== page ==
President Donald Trump's longtime personal lawyer, Michael Cohen, solicited the donation, The New York Times reported. The FBI raided Cohen's offices this week.
The special counsel Robert Mueller is looking into a large donation a Ukrainian oligarch made to the Trump Foundation in September 2015 after Donald Trump gave a video talk at a conference in Kiev, Ukraine, The New York Times reported Monday.
At the time, Trump was one of several Republicans vying to be the party's 2016 presidential nominee.
In August 2015, Doug Schoen, a political consultant who works for the Ukrainian billionaire and steel magnate Victor Pinchuk, contacted Trump to set up the speech, according to the report.
Trump accepted the request but did not broach the subject of any payment, the report said. But Trump's longtime personal lawyer, Michael Cohen, is said to have called Schoen the next day to ask for a $150,000 fee from Pinchuk in exchange for the talk.
The report comes as Mueller investigates the flow of foreign money into Trump's campaign and his business, as well as whether administration officials have used their influence within the White House to benefit themselves financially.
On Monday, investigators working for the US attorney's office in the Southern District of New York raided Cohen's offices in New York and seized records on various topics, such as the $130,000 Cohen paid the adult-film actress Stormy Daniels shortly before the 2016 election to keep her quiet about an alleged affair with Trump in 2006. Investigators are also said to have taken a computer, a phone, personal financial records, and attorney-client communications.
Cohen is a subject of scrutiny in two criminal investigations; one is overseen by the Southern District, and the other by Mueller's office.
The Washington Post reported Monday that investigators were looking into whether Cohen committed bank fraud and campaign finance violations.
Mueller recently subpoenaed the Trump Organization for documents and records related to its foreign deals. According to The Times, the Trump Organization handed over some, including about Pinchuk's donation.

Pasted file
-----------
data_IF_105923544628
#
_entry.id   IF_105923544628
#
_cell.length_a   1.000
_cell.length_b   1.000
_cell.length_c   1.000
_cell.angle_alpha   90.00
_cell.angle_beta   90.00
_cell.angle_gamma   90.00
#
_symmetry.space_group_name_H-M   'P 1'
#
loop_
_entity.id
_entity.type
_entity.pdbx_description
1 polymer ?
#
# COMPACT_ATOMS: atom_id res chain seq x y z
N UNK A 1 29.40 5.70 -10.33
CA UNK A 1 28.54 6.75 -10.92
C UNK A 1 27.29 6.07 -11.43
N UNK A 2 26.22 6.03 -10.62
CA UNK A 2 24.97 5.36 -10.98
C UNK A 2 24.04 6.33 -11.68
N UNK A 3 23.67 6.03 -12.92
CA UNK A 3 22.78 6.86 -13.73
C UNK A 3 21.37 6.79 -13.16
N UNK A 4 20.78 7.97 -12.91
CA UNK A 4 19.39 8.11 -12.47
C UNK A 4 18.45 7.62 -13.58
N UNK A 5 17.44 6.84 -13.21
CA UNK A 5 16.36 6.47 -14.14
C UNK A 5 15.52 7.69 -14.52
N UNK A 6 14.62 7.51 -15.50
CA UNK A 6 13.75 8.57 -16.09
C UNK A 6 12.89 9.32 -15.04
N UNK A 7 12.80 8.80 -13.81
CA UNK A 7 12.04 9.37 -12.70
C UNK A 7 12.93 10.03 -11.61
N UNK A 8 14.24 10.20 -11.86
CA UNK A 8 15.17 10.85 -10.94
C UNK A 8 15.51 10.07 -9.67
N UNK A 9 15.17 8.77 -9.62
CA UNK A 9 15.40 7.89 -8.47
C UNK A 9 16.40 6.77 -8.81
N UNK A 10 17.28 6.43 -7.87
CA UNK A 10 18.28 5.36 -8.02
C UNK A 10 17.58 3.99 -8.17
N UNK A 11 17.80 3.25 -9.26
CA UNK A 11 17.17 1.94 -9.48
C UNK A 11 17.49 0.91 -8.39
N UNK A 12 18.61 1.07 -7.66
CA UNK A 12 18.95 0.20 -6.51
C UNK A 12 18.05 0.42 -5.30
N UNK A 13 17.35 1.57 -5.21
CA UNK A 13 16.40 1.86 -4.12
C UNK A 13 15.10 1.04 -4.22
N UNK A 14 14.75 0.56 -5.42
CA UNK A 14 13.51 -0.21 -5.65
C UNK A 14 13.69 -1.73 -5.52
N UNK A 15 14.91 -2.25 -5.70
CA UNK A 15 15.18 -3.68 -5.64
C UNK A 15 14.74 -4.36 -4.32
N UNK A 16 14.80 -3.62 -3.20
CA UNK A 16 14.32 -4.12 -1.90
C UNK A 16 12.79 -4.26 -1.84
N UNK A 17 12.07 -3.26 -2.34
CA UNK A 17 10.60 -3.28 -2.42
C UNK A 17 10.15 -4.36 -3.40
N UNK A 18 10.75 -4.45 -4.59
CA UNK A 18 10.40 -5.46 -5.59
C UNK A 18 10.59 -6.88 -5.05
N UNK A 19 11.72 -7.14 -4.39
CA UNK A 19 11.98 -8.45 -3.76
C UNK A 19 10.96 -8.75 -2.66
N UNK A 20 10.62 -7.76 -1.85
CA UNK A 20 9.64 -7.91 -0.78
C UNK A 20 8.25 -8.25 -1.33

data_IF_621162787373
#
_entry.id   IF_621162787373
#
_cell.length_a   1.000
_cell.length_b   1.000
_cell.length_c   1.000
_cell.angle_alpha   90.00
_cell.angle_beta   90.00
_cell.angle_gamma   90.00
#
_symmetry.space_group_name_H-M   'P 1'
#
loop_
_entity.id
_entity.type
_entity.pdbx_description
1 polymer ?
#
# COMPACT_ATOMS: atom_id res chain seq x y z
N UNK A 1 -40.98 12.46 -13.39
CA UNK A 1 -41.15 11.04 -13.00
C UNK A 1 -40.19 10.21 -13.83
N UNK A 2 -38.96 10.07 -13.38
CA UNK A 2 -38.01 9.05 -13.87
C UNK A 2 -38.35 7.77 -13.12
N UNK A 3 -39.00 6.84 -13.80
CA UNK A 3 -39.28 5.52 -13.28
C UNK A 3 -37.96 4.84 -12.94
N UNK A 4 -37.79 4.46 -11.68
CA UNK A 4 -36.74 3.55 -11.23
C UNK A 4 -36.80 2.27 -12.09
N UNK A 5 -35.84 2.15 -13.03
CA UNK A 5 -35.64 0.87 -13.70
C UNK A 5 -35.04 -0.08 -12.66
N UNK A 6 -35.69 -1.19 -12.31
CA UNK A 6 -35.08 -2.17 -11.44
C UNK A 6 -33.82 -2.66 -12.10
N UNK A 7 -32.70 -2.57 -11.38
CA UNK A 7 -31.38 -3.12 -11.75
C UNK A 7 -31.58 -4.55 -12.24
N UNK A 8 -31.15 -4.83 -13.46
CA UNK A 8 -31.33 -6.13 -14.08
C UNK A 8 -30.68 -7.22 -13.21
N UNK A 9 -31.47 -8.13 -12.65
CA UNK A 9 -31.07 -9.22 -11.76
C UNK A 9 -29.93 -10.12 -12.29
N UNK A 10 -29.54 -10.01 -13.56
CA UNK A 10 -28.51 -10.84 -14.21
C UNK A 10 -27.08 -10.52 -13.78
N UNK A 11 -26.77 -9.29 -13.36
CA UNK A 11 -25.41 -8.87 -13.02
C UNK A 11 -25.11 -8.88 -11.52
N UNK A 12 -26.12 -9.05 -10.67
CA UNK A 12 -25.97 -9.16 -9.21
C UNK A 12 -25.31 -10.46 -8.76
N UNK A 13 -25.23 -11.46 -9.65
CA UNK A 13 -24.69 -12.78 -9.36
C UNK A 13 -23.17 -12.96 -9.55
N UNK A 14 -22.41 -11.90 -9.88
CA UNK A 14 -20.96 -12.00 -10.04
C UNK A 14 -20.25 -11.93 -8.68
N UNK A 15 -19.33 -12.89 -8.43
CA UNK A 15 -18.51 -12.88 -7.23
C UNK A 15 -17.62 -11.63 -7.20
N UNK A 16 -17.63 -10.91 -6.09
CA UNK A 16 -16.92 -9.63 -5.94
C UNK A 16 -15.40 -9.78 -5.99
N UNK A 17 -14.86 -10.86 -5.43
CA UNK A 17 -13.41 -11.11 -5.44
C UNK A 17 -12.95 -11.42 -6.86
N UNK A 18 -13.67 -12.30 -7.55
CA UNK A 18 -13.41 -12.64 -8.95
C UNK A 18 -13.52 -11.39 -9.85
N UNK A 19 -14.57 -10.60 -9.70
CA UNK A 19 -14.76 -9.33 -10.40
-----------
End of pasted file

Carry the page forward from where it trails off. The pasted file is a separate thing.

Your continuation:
As part of his investigation into the Trump Organization's foreign deals, Mueller is said to be particularly interested in the company's push to build a Trump Tower in Moscow in 2015, months after Trump gave the talk in Kiev. Cohen and Felix Sater, a Russian-born businessman, were instrumental in pushing for the deal.
Though the project ultimately fell through, it attracted scrutiny last month when Sater confirmed on national television that the Trump Organization was at the height of the campaign actively negotiating with a sanctioned Russian bank to secure financing for the building.
Mueller has questioned at least three wealthy Russian oligarchs about whether they directly or indirectly funneled money into the Trump campaign. Investigators have also been asking witnesses about money flowing in from the United Arab Emirates and have asked for information about Pinchuk as part of that inquiry.
Pinchuk's donation was the largest the Trump Foundation received in 2015 from anyone other than Trump, the Times report said. Experts who spoke to the newspaper said the amount seemed disproportionate to the length of Trump's talk, which lasted 20 minutes.
Trump gave the talk via a video link at the Yalta European Strategy conference, which promotes closer ties between Ukraine and the West. Previous attendees include Tony Blair, the former British prime minister, and former US President Bill Clinton.
The Victor Pinchuk Foundation, which sponsored the conference, said in a statement to The Times that the $150,000 donation to Trump's foundation was "a specific request of Mr. Trump Foundation in September of 2015 when there were multiple candidates for the Republican nomination for president and it was by no means assured that Mr. Trump would be the Republican nominee in 2016."
Pinchuk has previously advocated compromising with Russia to resolve the country's conflict with Ukraine.
Trump has frequently accused the Clintons of using their charitable organization, the Clinton Foundation, for personal financial gain and to peddle political influence. According to The Times, Pinchuk has donated more than $13 million to the foundation.
Meanwhile, the Trump Foundation has drawn significant scrutiny for appearing to use donations to benefit Trump and his family members. The foundation also said in a tax filing made two weeks after Trump won the 2016 election that it may have broken federal rules that prohibit charitable organizations from self-dealing, The Times reported.